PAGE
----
Advanced Java Webstart Login Dialog

I am currently working on a project planning software that “tries” to utilize Java Webstart as its deployment method. Nowadays it is common practice that login dialogs also allow new users to register with the application and existing users to retrieve their password if they forgot it. When I was trying to implement these features I ran into all kinds of issues and finally gave up.

The problem is that login dialogs for webstart applications are stupid. They are not aware of the context in which they are running. All they “know” is that they were shown to the user as a result of a callback from the server. The callback is asking for a user name and a password. This is fine for a simple standard login, but not for an advanced one. How can a new user be created on the server without some kind of connection to the server? Especially if the server is not even known, which is the case when running the webstart client inside an application client container (ACC). The whole idea behind the ACC is to provide injection capabilities, hence freeing the application developer from configuring the initial context.

The following screenshot shows the standard login screen. When the user clicks on the “Login” button the callback object will be populated with the user name and password. The application then simply continues if the login was successful. Another issue I had here was that I could not find out wether the login failed or not. On failure the dialog would simply disappear.

The next screen shows the controls used for registering a new user. I was unable to find a way to actually call something on the server so that the new user would be added. Please let me know if anyone knows a solution for this.

The last screen is used for retrieving a lost password. Once again I ran into problems. The server will not do anything without an authorized user. A solution would be to create a technical user, e.g. “sys” with password “sys”. These values could be put into the callback object and sent back to the server. But how do I let the application know that a password retrieval is in progress? Where do I trigger the code needed to send a mail that contains the user’s password?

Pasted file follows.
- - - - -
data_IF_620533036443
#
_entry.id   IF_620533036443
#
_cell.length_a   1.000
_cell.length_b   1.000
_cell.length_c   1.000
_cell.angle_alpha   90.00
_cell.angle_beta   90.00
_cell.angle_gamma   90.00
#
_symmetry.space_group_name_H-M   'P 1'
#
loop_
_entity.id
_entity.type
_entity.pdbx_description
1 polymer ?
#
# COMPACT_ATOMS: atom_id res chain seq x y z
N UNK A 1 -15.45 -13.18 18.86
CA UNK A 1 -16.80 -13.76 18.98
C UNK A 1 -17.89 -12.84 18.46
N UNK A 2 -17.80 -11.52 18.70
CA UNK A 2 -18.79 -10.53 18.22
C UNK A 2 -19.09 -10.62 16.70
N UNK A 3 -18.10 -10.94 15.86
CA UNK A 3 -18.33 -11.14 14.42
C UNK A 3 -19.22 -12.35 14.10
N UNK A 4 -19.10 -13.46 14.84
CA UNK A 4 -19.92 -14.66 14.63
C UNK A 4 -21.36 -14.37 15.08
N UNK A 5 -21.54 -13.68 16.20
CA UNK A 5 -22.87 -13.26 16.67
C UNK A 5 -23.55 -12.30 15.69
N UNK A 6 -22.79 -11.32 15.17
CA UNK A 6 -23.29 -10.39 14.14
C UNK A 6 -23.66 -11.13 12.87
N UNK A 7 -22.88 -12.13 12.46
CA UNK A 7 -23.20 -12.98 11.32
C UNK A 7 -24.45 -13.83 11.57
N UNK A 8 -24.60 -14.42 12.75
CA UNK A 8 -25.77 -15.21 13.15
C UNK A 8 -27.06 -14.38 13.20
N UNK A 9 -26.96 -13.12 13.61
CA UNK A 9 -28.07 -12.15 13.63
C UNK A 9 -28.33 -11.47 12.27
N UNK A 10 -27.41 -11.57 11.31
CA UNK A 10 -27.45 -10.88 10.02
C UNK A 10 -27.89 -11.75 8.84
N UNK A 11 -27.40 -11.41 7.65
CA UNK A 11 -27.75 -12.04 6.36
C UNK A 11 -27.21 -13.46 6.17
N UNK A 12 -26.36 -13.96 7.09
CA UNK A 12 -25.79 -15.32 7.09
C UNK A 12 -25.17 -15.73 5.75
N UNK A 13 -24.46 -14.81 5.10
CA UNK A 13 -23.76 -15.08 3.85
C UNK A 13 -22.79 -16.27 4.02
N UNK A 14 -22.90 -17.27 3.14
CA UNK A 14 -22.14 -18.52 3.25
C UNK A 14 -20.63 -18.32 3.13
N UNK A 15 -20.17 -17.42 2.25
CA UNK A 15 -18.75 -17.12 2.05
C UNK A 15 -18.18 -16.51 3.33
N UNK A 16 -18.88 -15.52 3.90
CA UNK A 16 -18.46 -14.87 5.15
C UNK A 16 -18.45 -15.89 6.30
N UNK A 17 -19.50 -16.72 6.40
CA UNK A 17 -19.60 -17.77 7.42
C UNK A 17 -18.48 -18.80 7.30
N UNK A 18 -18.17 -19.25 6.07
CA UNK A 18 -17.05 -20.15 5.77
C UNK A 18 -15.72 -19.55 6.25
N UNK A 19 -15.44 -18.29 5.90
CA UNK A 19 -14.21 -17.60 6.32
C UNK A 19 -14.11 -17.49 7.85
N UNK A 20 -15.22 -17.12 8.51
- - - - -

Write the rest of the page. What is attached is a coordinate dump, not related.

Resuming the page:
Once again, any help would be much appreciated. I still have a couple of months of coding ahead of me before the first release. I would hate to give up on using Webstart as a deployment vehicle.


  1. I can not give you any orher advice that: If you think is JWS fault not letting you do this, implement it as a standalone application and then rethink is is jws fault, I can tell you that we have implemented much more complicated stuff and yor problem has nothing to be with the fact that is a jws application.

  2. I completely agree with you that a login dialog like this one should be an easy thing to do. I also agree that it is possible to write complex apps using JWS (e.g. see my latest post regarding Collapp). But unfortunately it isn’t easy, because at the time of authentication my client (the login dialog) does not have any references to the server, hence can not invoke any logic on the it, not even unprotected EJB methods (e.g. adminBean.createUser()). I should mention that the login dialog runs inside an application client container (ACC), so I use injection for inserting the beans. This should make the whole app easier to deploy, because you don’t have to insert the server address anywhere.